U.S. Marines preparing for possible combat deployment spend time in the Infantry Immersion Trainer at Camp Pendleton. CNET Road Trip 2012 embedded with the Marines -- and took a shot.
MARINE CORPS BASE CAMP PENDLETON, Calif.--The bullets are flying. Marines are shouting. The locals are running for cover. And it's chaos.
But for the Marines, the idea is to learn how to overcome the chaos, to think through it, and to perform, regardless of who is shooting at them, or what is in front of them.
This is the Infantry Immersion Trainer, a sophisticated system used at Camp Pendleton, the Marines' major West Coast base, to help prepare Marines for possible combat deployment.
According to an Office of Naval Research Web site, "The Infantry Immersion Trainer (IIT) is a revolutionary training system that prepares Marines and Sailors for deployment to today’s battlefields. The facility uses virtual reality to re-create foreign urban scenes -- right down to the sounds and smells -- to give troops the necessary skills to win and survive in battle overseas."
I've stopped in at Camp Pendleton as part of Road Trip 2012 to see the IIT up close -- even to the point of getting shot covering live training. In this photograph, a Marine aims his weapon at a sniper on the roof of an indoor building that has attacked suddenly.
As the morning begins, instructors at the Infantry Immersion Trainer lay out the gear that Marines will use as they train. The troops will be firing live but will use special bullets topped with soap that are essentially like paintballs. Here, one of the instructors lays out the muzzles that are used to shoot the special bullets.
Members of the Marines' 6th Engineer Support Battalion -- a reserve unit -- have come to Camp Pendleton from their bases in Tucson, Ariz., and Bakersfield, Calif., to take part in the Infantry Immersion Trainer.
Although they will be firing special, non-lethal ammunition, they must still wear protective gear, such as the masks on the left. On the right are magazines full of the special ammunition.
Marines line up to get their gear for their day at the Infantry Immersion Trainer. They are carrying M-16s without muzzles and will be given a muzzle that has been configured for shooting the special, non-lethal ammunition.
A Marine inspects his M-16 as he and his fellow troops mill about prior to beginning their day at the Infantry Immersion Trainer.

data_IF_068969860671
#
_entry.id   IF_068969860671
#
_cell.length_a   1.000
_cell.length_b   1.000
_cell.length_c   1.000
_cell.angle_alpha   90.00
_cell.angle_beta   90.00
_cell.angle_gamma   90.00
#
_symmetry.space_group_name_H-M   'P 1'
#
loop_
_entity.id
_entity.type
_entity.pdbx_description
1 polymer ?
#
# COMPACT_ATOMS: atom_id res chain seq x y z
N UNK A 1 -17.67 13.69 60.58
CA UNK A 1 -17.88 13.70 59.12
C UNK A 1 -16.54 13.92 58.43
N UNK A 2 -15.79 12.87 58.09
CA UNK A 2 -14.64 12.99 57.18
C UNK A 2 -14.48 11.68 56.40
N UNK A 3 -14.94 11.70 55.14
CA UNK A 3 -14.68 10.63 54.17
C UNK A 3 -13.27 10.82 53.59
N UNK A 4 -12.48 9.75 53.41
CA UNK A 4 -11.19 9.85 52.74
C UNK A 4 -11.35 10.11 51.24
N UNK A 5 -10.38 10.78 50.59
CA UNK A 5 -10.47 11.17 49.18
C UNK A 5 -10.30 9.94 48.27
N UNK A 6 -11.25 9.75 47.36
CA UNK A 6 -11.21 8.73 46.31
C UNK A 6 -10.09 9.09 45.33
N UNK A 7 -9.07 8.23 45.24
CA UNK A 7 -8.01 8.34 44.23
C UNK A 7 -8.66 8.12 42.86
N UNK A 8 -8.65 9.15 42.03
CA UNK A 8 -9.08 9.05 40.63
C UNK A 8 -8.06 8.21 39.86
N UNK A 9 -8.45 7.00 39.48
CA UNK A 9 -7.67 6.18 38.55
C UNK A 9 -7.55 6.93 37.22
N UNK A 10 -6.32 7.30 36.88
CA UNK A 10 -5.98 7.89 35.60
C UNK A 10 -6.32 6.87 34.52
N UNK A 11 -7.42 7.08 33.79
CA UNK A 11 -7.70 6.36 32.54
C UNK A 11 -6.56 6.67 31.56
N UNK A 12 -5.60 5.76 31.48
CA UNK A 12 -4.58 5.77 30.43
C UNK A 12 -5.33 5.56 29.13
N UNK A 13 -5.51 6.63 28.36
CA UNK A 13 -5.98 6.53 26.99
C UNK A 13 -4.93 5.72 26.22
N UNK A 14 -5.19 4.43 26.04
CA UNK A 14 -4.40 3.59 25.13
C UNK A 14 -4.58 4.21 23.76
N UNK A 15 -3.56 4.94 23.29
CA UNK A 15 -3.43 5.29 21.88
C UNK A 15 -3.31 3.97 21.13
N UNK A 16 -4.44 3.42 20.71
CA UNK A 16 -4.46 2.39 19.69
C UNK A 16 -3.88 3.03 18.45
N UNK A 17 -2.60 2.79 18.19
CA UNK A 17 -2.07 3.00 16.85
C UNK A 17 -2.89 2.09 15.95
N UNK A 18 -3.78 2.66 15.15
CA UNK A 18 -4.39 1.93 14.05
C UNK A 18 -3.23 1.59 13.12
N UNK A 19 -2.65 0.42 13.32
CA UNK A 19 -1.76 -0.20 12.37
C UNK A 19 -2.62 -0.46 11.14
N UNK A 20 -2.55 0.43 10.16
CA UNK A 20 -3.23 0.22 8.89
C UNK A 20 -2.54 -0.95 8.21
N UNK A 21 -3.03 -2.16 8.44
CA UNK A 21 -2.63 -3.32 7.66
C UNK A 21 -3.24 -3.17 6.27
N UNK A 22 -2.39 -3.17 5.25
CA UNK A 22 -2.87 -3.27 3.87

Major Lucas Castanos of the U.S. Marines 6th Engineer Support Battalion briefs his troops on what they'll be going through in the Infantry Immersion Trainer.
A squad of Marines puts on their protective masks as they prepare to enter the Infantry Immersion Trainer.
An instructor named Darren briefs a group of squad leaders on the layout of an indoor "town" they'll be leading their troops into. Each squad would enter the town on "presence patrol" and would have to suppress an insurgent that fires at them.
Several Marines point their weapons down an alley as they patrol the "village" that is meant to resemble an Afghan town.
A Marine kicks open a door during his squad's patrol.
The sniper has opened fire on the Marines as they've entered a public marketplace. Here, a Marine runs across the square firing at the sniper's position as several of his squad cover him.
Before the Marines arrive, several "villagers," civilians hired by the Marines to help make the IIT more realistic, mill around the marketplace.
A Marine runs out from behind a wall shooting.
Darren, the IIT instructor, kneels as he looks on at the Marines going through the scenario inside the Infantry Immersion Trainer.
This is one of the non-lethal bullets used in the IIT training. It is topped with a material made from soap that leaves marks, but won't injure or kill those it hits.
A squad of Marines prepares their weapons for the trainer. They are facing the fence because it guarantees they won't accidentally fire their weapons at anyone.
Marine Sgt. Gerry Apple goes over the plan for his squad as they ready to enter an outdoor "town" that is part of the Infantry Immersion Trainer. Marine Capt. Jeremy Masten (foreground) looks on and offers feedback.
A squad of Marines enters the outdoor area of the IIT, which is meant to resemble an Afghan town.
A Marine shakes hands with a "villager." The Marines are trained to try to maintain cordial relationships with the locals.
Two Marines peek around a narrow corner as they patrol the outdoor area of the trainer, trying to find a shooter who has opened fire on their squad.
An instructor watches several Marines as they are about to make their way through a bottleneck. The instructor is shouting various commands and feedback at them as they work.
The squads are accompanied by a "translator" who helps them converse with the locals. Here, the translator fires at an attacker as the squad has gotten caught in a surprise attack.
The Infantry Immersion Trainer is designed to prepare the Marines not just for dealing with with attackers firing at them with guns. In addition, it features other surprise dangers, including improvised explosive devices.
Instructors also serve as referees, calling out when someone is shot or "killed" by something like an IED. Here, several Marines run over to help a comrade who has been "hit" by an exploding IED.
Three Marines cover another who is carrying a "wounded" comrade over his shoulder.
A Marine runs in the middle of a scenario in the Infantry Immersion Trainer.
A Marine drags off a wounded comrade in the middle of a training scenario.